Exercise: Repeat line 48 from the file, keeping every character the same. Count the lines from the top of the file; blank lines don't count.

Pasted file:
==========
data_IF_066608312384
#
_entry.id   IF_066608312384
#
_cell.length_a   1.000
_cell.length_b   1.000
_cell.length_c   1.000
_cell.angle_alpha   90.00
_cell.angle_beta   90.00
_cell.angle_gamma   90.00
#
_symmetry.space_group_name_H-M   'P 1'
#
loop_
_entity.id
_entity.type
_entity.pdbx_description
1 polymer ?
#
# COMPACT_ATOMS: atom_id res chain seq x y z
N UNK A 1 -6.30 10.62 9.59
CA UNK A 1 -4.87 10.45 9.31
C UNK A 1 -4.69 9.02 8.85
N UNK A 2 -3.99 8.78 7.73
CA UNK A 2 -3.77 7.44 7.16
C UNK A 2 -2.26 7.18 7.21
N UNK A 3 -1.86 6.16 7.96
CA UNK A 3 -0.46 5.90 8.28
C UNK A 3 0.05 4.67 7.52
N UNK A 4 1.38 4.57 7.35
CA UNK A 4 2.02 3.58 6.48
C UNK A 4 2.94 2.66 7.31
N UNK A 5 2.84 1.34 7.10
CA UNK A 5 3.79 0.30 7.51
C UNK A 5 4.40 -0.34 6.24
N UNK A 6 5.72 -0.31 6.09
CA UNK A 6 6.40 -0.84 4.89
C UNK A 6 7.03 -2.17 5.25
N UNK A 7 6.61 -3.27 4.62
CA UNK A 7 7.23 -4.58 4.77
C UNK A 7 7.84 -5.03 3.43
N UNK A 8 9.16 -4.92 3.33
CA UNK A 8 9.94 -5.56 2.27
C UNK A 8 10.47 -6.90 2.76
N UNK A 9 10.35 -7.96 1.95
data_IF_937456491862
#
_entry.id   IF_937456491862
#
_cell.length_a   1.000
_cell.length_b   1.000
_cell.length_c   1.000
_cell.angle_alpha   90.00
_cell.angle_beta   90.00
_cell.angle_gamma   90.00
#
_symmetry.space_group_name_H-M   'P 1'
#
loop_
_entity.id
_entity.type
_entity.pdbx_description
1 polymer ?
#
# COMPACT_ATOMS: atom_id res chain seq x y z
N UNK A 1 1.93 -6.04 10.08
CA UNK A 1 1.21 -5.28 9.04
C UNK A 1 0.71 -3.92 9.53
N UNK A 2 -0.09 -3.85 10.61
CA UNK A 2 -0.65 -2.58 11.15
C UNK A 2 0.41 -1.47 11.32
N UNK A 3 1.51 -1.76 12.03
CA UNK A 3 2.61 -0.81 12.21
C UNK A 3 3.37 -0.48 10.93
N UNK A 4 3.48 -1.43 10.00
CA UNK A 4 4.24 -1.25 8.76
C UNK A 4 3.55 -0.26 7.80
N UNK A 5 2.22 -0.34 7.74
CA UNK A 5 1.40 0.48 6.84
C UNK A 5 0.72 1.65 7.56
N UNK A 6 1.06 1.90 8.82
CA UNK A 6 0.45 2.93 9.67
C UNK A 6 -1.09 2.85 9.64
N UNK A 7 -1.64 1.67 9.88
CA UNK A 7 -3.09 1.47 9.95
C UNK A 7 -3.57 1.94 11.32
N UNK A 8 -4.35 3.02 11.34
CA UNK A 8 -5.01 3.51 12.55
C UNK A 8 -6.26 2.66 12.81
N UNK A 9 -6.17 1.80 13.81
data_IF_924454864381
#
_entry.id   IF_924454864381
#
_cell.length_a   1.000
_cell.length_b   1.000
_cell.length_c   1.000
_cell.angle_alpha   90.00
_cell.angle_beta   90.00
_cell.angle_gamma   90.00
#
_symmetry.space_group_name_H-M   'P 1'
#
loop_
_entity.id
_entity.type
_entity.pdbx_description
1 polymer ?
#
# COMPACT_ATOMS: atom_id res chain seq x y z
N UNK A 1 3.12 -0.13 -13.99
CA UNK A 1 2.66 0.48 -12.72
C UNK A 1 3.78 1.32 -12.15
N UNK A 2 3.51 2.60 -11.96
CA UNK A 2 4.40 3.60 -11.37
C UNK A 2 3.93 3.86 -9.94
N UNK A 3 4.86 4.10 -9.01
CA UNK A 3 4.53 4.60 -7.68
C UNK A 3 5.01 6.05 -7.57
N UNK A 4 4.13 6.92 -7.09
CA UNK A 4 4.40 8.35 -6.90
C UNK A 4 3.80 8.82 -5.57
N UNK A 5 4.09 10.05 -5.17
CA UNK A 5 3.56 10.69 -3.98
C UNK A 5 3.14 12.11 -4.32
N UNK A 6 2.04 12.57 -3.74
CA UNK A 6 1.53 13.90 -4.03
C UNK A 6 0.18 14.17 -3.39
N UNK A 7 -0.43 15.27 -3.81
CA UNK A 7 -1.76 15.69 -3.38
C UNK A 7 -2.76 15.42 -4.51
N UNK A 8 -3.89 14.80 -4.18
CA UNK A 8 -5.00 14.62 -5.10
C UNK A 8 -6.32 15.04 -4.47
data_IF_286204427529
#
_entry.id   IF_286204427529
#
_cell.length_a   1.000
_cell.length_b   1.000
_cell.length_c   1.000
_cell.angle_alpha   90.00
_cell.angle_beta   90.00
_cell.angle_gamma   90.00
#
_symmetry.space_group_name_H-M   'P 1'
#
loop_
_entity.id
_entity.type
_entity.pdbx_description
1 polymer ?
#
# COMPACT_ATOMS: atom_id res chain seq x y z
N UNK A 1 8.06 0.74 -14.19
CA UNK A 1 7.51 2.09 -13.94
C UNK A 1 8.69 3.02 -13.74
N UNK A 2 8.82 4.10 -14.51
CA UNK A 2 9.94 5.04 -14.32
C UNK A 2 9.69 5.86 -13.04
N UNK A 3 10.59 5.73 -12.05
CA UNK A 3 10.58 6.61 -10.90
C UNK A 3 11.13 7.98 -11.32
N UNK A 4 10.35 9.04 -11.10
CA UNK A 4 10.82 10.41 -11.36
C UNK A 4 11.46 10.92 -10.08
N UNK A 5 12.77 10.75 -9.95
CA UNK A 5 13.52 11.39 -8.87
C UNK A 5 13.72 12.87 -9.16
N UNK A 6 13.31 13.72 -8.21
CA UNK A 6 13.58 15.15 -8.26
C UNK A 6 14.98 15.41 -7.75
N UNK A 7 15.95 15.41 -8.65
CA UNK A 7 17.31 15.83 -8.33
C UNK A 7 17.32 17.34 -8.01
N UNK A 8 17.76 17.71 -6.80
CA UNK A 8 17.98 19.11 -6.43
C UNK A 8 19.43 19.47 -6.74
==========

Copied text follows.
_entry.id   IF_937456491862